About us

Filling a void.
Founded in 2012, United Hatzalah’s ‘Ten Kavod – Care with Dignity’ project is unique in its approach in that it provides a cost-free dependable holistic social and medical solution for Holocaust Survivors and the general elderly population living at home. Through weekly home visits by trained volunteers, the program ensures that day-to-day needs are met, improves the emotional state of service users by alleviating loneliness, assists with maximization of benefits and maintains and improves health conditions of elderly patients living at home.

The Ten Kavod project is currently offered in 33 cities around the country – including Jerusalem, Tel Aviv, Elad, Herzliya and Ashkelon – where over 720 holocaust survivors and other elderly participants benefit from services by 700 trained volunteers, including weekly home visits, advice on social and financial benefits, medical checkups and access to our call-center staff.

The services provided by Ten Kavod are completely free to aid the elderly who are struggling financially. There are 190,000 holocaust survivors in Israel today, including 48,000 living below the poverty line, and 38,500 who report having to choose between food, medication and other necessities.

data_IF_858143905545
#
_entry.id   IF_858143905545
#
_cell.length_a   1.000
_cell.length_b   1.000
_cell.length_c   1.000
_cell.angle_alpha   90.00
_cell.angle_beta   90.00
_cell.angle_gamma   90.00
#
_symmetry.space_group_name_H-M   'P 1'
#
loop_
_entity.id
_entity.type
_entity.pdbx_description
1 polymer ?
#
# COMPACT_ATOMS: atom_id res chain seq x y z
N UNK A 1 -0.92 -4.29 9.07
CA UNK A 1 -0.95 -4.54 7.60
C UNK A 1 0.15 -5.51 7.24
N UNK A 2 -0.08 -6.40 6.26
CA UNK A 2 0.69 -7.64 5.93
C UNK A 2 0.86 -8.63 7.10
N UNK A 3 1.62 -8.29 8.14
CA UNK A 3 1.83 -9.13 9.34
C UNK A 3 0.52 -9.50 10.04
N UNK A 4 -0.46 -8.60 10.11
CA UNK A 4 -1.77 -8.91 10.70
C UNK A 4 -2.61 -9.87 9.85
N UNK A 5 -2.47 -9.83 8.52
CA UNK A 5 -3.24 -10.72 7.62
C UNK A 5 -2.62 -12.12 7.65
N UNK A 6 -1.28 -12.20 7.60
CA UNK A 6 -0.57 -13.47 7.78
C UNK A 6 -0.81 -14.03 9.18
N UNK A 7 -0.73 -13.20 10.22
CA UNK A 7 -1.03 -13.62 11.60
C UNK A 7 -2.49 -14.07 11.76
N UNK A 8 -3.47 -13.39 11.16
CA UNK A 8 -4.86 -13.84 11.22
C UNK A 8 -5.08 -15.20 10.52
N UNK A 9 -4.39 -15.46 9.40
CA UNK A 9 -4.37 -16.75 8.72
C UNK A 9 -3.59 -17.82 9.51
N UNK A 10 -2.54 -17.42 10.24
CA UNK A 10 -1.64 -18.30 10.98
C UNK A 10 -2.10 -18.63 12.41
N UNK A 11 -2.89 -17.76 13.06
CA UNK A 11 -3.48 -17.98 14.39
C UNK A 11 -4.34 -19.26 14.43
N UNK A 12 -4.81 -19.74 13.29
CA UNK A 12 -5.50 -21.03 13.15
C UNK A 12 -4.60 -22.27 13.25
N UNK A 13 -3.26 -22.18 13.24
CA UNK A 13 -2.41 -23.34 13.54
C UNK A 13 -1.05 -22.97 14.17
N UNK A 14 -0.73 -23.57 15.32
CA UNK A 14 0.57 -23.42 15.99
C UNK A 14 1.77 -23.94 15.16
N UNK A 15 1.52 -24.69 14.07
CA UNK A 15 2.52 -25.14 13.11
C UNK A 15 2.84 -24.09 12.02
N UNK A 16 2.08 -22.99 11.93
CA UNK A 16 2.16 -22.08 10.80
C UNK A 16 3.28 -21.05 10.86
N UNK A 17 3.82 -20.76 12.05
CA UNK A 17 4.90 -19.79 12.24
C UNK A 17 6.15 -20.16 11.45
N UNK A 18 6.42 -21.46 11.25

While various social welfare organizations provide home visits to elderly service users, Ten Kavod is the only project that combines social and medical aspects of care, providing preventative and holistic cost-free support to at-risk participants. United Hatzalah maintains a good relationship with local welfare and elderly care organizations, which, recognizing Ten Kavod’s unique contribution to patient care, refer a growing number of elderly service users to the program.In order to address the growing needs of holocaust survivors and elderly citizens in Israel, United Hatzalah must not only maintain and support its current Ten Kavod volunteers, but must expand its volunteer base to support the growing number of poor elders throughout Israel. Our goal is to reach an additional 1,500 elderly people over the next three years, and thereby ensure the health and welfare of the elderly in Israel exponentially by the end of 2023.